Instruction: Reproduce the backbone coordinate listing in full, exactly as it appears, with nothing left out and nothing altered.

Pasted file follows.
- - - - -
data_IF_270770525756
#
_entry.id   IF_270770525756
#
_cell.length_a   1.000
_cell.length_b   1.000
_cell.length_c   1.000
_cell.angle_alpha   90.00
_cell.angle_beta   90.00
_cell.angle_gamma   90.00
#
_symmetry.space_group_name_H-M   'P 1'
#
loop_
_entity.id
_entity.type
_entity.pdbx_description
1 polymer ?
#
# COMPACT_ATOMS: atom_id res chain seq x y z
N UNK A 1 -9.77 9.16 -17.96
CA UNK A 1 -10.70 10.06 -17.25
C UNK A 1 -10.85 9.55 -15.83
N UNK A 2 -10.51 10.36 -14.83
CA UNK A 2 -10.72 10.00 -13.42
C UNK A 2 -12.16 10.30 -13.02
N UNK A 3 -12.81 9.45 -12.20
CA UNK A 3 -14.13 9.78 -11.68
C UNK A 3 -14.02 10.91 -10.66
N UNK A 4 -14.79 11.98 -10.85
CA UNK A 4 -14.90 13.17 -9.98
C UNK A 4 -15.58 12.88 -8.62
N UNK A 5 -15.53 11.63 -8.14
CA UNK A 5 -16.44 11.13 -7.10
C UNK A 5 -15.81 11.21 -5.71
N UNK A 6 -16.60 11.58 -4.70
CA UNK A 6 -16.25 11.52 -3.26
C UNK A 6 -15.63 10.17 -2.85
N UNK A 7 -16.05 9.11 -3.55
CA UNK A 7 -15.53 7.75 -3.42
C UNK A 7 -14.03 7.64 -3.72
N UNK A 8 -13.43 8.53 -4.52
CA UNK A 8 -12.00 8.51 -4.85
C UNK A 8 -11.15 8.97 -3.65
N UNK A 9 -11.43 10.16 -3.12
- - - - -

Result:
data_IF_270770525756
#
_entry.id   IF_270770525756
#
_cell.length_a   1.000
_cell.length_b   1.000
_cell.length_c   1.000
_cell.angle_alpha   90.00
_cell.angle_beta   90.00
_cell.angle_gamma   90.00
#
_symmetry.space_group_name_H-M   'P 1'
#
loop_
_entity.id
_entity.type
_entity.pdbx_description
1 polymer ?
#
# COMPACT_ATOMS: atom_id res chain seq x y z
N UNK A 1 -9.77 9.16 -17.96
CA UNK A 1 -10.70 10.06 -17.25
C UNK A 1 -10.85 9.55 -15.83
N UNK A 2 -10.51 10.36 -14.83
CA UNK A 2 -10.72 10.00 -13.42
C UNK A 2 -12.16 10.30 -13.02
N UNK A 3 -12.81 9.45 -12.20
CA UNK A 3 -14.13 9.78 -11.68
C UNK A 3 -14.02 10.91 -10.66
N UNK A 4 -14.79 11.98 -10.85
CA UNK A 4 -14.90 13.17 -9.98
C UNK A 4 -15.58 12.88 -8.62
N UNK A 5 -15.53 11.63 -8.14
CA UNK A 5 -16.44 11.13 -7.10
C UNK A 5 -15.81 11.21 -5.71
N UNK A 6 -16.60 11.58 -4.70
CA UNK A 6 -16.25 11.52 -3.26
C UNK A 6 -15.63 10.17 -2.85
N UNK A 7 -16.05 9.11 -3.55
CA UNK A 7 -15.53 7.75 -3.42
C UNK A 7 -14.03 7.64 -3.72
N UNK A 8 -13.43 8.53 -4.52
CA UNK A 8 -12.00 8.51 -4.85
C UNK A 8 -11.15 8.97 -3.65
N UNK A 9 -11.43 10.16 -3.12